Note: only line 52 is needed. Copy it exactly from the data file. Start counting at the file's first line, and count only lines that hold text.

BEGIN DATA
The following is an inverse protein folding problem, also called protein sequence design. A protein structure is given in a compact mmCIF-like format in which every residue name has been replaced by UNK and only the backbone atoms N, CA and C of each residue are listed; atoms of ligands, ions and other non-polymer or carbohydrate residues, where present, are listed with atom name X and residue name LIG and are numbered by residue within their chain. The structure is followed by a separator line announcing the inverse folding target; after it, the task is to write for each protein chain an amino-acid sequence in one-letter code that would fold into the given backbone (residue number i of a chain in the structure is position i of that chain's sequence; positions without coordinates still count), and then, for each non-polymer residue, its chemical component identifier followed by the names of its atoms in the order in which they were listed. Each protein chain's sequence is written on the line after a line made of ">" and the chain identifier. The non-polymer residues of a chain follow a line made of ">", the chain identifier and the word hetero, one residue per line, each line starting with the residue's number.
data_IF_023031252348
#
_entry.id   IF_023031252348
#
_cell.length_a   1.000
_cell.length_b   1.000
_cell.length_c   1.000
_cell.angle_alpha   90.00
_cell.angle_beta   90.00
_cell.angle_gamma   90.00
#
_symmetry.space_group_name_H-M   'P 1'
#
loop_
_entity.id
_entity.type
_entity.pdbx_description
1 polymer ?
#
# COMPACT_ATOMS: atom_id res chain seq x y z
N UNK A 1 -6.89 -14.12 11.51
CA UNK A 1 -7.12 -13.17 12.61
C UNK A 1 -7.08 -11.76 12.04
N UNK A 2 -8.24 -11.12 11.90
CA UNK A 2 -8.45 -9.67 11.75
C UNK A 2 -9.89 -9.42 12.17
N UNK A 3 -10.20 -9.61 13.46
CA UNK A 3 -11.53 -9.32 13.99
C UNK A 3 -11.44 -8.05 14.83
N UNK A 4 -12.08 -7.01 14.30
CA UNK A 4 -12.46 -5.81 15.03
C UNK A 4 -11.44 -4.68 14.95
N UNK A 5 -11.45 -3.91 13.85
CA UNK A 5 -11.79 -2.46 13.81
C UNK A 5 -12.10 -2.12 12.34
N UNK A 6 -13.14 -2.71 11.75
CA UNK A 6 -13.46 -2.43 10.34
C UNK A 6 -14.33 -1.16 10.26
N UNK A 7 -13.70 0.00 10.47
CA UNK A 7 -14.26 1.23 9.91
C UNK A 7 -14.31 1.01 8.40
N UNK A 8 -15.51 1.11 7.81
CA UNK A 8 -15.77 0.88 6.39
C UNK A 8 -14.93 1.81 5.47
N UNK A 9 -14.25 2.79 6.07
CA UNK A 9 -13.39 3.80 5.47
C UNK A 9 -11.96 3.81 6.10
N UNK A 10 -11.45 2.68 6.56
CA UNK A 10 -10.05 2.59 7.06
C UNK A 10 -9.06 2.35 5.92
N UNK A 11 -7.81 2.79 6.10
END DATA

N UNK A 11 -7.81 2.79 6.10